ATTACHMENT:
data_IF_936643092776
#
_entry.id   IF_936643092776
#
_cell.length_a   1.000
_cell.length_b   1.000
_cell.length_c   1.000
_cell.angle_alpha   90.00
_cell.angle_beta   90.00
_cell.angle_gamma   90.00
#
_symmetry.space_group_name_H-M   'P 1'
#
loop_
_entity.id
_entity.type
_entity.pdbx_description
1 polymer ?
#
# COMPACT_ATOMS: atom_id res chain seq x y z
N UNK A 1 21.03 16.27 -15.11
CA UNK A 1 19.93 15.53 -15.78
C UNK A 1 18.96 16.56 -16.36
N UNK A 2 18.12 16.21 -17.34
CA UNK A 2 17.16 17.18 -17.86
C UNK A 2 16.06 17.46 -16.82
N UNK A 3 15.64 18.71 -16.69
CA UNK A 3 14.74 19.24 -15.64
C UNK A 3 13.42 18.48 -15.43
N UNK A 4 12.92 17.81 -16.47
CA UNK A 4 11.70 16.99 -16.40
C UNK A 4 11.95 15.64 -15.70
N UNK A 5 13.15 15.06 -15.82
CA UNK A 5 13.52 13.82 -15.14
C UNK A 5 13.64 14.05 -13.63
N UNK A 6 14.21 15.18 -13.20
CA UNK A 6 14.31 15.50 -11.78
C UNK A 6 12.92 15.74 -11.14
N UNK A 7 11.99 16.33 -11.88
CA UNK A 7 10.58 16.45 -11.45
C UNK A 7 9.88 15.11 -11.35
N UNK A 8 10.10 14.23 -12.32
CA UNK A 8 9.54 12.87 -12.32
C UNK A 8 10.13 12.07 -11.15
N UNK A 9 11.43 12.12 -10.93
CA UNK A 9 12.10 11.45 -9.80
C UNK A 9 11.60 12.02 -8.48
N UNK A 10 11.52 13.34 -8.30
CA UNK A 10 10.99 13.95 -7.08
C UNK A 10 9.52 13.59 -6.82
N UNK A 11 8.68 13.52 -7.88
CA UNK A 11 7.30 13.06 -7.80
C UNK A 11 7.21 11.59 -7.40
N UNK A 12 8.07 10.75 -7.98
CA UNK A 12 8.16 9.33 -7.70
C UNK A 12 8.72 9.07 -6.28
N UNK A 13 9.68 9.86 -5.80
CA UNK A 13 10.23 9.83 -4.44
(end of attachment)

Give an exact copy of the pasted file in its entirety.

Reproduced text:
data_IF_936643092776
#
_entry.id   IF_936643092776
#
_cell.length_a   1.000
_cell.length_b   1.000
_cell.length_c   1.000
_cell.angle_alpha   90.00
_cell.angle_beta   90.00
_cell.angle_gamma   90.00
#
_symmetry.space_group_name_H-M   'P 1'
#
loop_
_entity.id
_entity.type
_entity.pdbx_description
1 polymer ?
#
# COMPACT_ATOMS: atom_id res chain seq x y z
N UNK A 1 21.03 16.27 -15.11
CA UNK A 1 19.93 15.53 -15.78
C UNK A 1 18.96 16.56 -16.36
N UNK A 2 18.12 16.21 -17.34
CA UNK A 2 17.16 17.18 -17.86
C UNK A 2 16.06 17.46 -16.82
N UNK A 3 15.64 18.71 -16.69
CA UNK A 3 14.74 19.24 -15.64
C UNK A 3 13.42 18.48 -15.43
N UNK A 4 12.92 17.81 -16.47
CA UNK A 4 11.70 16.99 -16.40
C UNK A 4 11.95 15.64 -15.70
N UNK A 5 13.15 15.06 -15.82
CA UNK A 5 13.52 13.82 -15.14
C UNK A 5 13.64 14.05 -13.63
N UNK A 6 14.21 15.18 -13.20
CA UNK A 6 14.31 15.50 -11.78
C UNK A 6 12.92 15.74 -11.14
N UNK A 7 11.99 16.33 -11.88
CA UNK A 7 10.58 16.45 -11.45
C UNK A 7 9.88 15.11 -11.35
N UNK A 8 10.10 14.23 -12.32
CA UNK A 8 9.54 12.87 -12.32
C UNK A 8 10.13 12.07 -11.15
N UNK A 9 11.43 12.12 -10.93
CA UNK A 9 12.10 11.45 -9.80
C UNK A 9 11.60 12.02 -8.48
N UNK A 10 11.52 13.34 -8.30
CA UNK A 10 10.99 13.95 -7.08
C UNK A 10 9.52 13.59 -6.82
N UNK A 11 8.68 13.52 -7.88
CA UNK A 11 7.30 13.06 -7.80
C UNK A 11 7.21 11.59 -7.40
N UNK A 12 8.07 10.75 -7.98
CA UNK A 12 8.16 9.33 -7.70
C UNK A 12 8.72 9.07 -6.28
N UNK A 13 9.68 9.86 -5.80
CA UNK A 13 10.23 9.83 -4.44